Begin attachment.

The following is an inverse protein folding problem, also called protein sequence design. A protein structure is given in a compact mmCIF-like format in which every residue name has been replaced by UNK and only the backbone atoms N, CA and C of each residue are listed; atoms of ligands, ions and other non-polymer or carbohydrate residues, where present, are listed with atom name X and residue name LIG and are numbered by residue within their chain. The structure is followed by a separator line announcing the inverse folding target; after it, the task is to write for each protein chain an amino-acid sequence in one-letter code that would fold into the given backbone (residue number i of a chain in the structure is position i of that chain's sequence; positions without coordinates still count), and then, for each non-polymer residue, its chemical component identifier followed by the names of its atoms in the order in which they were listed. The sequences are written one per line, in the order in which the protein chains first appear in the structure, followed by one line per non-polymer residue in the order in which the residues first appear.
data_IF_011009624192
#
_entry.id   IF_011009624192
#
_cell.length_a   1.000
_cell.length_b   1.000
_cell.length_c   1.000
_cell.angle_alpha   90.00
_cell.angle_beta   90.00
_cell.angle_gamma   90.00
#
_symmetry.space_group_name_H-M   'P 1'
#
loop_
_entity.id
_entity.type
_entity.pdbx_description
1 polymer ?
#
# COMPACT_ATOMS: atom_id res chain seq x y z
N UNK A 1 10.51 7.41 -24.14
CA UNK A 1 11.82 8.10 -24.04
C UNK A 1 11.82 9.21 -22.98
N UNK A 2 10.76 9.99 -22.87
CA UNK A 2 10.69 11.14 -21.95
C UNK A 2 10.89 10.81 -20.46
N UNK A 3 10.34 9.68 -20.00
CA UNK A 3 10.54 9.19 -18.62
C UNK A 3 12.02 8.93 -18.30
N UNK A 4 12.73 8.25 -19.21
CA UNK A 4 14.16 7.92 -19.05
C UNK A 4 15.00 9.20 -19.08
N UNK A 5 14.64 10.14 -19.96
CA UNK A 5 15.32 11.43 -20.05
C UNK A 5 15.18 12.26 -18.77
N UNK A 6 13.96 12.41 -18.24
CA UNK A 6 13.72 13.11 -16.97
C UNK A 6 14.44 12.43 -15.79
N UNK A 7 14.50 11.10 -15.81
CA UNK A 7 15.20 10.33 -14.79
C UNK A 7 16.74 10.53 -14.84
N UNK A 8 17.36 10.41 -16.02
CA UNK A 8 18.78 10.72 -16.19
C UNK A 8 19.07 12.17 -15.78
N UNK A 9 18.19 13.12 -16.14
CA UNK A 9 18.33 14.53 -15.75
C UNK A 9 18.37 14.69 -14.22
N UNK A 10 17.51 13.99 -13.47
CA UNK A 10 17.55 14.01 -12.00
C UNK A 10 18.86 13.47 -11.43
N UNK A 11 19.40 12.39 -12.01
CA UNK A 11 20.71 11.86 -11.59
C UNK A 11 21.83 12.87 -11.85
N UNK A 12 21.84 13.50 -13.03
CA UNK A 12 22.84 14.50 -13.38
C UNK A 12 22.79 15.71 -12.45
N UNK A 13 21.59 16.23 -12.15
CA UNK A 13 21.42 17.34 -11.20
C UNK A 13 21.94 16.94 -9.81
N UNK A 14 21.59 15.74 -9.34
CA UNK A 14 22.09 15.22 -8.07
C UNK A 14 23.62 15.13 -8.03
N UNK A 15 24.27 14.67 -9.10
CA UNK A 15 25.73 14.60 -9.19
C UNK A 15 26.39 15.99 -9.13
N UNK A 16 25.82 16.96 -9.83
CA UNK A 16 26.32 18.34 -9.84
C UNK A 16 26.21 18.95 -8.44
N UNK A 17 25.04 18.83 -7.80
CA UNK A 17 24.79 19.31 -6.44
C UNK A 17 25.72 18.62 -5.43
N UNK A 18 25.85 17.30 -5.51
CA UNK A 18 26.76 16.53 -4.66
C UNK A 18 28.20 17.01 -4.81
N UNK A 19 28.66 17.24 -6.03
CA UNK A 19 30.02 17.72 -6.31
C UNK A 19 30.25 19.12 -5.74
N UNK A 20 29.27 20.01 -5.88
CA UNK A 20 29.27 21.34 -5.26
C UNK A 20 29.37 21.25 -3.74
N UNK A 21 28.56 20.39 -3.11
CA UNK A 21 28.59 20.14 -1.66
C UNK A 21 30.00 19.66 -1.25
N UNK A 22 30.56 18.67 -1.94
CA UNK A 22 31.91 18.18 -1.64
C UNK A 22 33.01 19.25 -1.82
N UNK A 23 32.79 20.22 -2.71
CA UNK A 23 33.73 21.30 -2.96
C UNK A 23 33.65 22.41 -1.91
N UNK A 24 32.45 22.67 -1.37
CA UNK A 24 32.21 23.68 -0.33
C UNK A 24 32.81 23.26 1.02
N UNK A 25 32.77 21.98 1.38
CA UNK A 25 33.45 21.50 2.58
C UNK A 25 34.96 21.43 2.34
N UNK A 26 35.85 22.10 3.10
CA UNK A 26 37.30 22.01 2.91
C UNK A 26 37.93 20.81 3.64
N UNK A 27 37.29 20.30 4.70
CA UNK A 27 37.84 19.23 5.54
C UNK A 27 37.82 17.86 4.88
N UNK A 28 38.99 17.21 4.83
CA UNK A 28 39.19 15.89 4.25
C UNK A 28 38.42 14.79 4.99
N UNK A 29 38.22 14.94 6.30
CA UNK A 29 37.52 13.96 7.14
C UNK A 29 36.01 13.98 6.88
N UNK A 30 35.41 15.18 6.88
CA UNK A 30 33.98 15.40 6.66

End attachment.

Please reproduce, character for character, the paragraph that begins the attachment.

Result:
The following is an inverse protein folding problem, also called protein sequence design. A protein structure is given in a compact mmCIF-like format in which every residue name has been replaced by UNK and only the backbone atoms N, CA and C of each residue are listed; atoms of ligands, ions and other non-polymer or carbohydrate residues, where present, are listed with atom name X and residue name LIG and are numbered by residue within their chain. The structure is followed by a separator line announcing the inverse folding target; after it, the task is to write for each protein chain an amino-acid sequence in one-letter code that would fold into the given backbone (residue number i of a chain in the structure is position i of that chain's sequence; positions without coordinates still count), and then, for each non-polymer residue, its chemical component identifier followed by the names of its atoms in the order in which they were listed. The sequences are written one per line, in the order in which the protein chains first appear in the structure, followed by one line per non-polymer residue in the order in which the residues first appear.